Monday, June 9, 2008

Free trade and unfettered Capitalism meets the Oil Bubble

Economic consensus is that markets are smarter than people or governments, so intervention is never good. Let the markets play out and define the value of any 'good' or 'service' .

But while markets are 'smart' over the medium to long term, they can be very irrational in the short term.

Oil has doubled/bubbled in the past year, due to irrational speculation as trillions of dollars search for greater returns after the and real estate boom-n-busts.

Irrational because demand has NOT doubled in the past 12 months. If the supply/demand was out-of-whack before this, and oil 'should have' been higher, then this also says that the markets weren't working correctly (or smartly) the past couple of years.

Read deep into the article, toward the very end to find that countries will respond to domestic unrest caused by short-term market manias with subsidies. So much for the free-trade and capitalism without interference.

Spanish authorities have promised measures such as loans and cash subsidies to help truckers cope with higher fuel costs.

Some 'free-trade' countries such as China (a Communist controlled economy) and India (a socialist country that is new to capitalism) have had to increase oil prices that are State-controlled after the Govt's having lost billions subsidizing it, although they still subsidize.

Look for these economies to show a LOT of signs of social unrest. They have lots of have-nots in their countries.

June 10, 2008

Spanish Truckers Block Border

PARIS — Gasoline at $4 a gallon? If only.

As prices across America hit an average $4 a gallon over the weekend, European motorists, truckers and economic planners wrestled with fuel costs around twice as high, blamed not only on the soaring price of oil but also high government taxes levied at the fuel pump.

That has made few people happy. In the latest show of distress, Spanish truckers Monday began a blockade of their country’s border with France, lining up their rigs in a crawling strike to protest the cost of diesel. In France, farmers on their tractors did the same, offering a foretaste of a planned national strike by truckers next Monday.

The rising European anger may well be matched by the price of oil, according to Jeffrey Currie, the global head of commodities research at the investment bank Goldman Sachs. At an oil and gas conference in Malaysia on Monday, he suggested oil prices are likely to hit $150 a barrel this summer, surpassing the record of $139.12 last Friday, Reuters reported.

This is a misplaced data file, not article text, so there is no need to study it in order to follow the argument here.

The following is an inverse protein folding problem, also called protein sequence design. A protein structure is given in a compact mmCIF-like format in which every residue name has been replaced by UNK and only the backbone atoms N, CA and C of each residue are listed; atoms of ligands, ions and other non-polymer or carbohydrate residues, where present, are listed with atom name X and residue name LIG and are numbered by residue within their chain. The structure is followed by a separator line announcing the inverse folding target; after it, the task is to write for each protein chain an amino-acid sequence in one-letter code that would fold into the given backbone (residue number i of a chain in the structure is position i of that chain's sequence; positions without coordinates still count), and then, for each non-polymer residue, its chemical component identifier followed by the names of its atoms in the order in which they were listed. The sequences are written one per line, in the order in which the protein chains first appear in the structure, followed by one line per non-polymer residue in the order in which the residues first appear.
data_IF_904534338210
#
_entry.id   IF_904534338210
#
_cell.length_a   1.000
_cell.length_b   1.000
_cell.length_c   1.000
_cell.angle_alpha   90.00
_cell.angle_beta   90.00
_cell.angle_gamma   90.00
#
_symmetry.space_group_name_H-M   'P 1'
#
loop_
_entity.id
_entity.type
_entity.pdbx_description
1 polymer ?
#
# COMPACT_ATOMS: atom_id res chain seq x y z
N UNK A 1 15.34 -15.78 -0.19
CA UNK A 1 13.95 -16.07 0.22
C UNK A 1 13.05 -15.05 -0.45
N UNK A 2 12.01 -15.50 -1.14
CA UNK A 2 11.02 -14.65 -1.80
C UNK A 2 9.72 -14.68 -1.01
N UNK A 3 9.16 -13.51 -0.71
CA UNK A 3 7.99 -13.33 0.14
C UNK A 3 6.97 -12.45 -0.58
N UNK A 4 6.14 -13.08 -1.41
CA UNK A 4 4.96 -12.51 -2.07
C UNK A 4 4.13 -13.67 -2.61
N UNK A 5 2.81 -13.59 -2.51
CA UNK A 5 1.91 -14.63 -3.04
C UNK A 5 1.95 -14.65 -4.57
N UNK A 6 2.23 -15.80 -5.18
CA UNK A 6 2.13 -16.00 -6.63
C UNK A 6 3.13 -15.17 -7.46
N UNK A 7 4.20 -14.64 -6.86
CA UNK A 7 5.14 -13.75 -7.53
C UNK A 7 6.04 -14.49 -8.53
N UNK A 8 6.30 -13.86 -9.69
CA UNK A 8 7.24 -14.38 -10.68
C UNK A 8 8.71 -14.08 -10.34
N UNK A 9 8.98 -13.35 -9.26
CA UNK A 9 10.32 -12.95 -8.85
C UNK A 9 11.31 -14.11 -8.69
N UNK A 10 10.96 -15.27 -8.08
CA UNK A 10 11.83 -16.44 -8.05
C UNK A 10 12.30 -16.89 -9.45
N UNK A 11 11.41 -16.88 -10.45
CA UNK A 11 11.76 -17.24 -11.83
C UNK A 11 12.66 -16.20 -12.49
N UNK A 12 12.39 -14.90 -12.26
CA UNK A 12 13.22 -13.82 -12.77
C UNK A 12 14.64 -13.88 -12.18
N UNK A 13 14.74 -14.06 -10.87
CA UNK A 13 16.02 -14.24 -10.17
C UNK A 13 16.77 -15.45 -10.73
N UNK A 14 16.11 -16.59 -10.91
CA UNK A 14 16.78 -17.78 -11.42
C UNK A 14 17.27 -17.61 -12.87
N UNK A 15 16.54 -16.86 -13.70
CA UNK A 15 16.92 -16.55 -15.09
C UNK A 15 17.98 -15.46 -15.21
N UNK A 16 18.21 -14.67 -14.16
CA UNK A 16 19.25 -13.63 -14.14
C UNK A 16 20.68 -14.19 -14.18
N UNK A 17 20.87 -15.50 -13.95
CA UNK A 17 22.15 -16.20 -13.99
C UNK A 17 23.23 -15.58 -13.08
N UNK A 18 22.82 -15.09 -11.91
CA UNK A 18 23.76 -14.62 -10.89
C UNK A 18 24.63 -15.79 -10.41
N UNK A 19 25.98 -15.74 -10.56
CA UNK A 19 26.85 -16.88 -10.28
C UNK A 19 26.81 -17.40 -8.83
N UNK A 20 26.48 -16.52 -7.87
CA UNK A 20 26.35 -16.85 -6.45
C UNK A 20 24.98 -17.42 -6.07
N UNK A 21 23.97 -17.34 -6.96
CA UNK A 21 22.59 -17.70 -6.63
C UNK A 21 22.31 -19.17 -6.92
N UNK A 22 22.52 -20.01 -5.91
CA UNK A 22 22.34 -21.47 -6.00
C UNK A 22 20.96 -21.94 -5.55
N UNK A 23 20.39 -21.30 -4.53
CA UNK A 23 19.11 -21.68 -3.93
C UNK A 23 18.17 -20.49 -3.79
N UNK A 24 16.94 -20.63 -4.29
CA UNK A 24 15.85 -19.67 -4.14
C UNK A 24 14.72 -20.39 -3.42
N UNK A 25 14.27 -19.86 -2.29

“I would suggest that the likelihood of that happening sooner has increased tremendously — sometime in the summer,” Mr. Currie was quoted as saying. “Demand for oil is weak but supplies are even weaker.”

In Spain, tens of thousands of truckers launched an indefinite campaign of blockades and demonstrations at midnight to protest diesel prices, up by one fifth this year to around $8 per U.S. gallon, depending on where it is bought and the levels of official discounts available in many parts of Europe to truckers, farmers and commercial fishermen.

The protests provoked clashes between supporters and opponents of the action. Spanish television showed the trucks of alleged strike-breakers with their windshields and headlights smashed and tires slashed. Spanish truckers said the price of diesel — which varies among European countries -- was now 1.30 euros per liter, roughly $7.73 per U.S. gallon, compared to 0.95 euros per liter, around $5.58 per U.S. gallon, one year ago. At highway filling stations, diesel can cost 1.5 euros per liter, or $8.90 per gallon.

Spanish authorities have promised measures such as loans and cash subsidies to help truckers cope with higher fuel costs. But the strike in Spain is likely to have much broader consequences, hitting supplies of goods to stores and supermarkets within days.

Spanish motorists and shoppers formed long lines at gas stations and supermarkets to stockpile fuel and food.

The Spanish strike is only the latest in weeks of protests stretching from Britain to Italy. Fishermen in northern Spain planned to join the truckers’ strike later.

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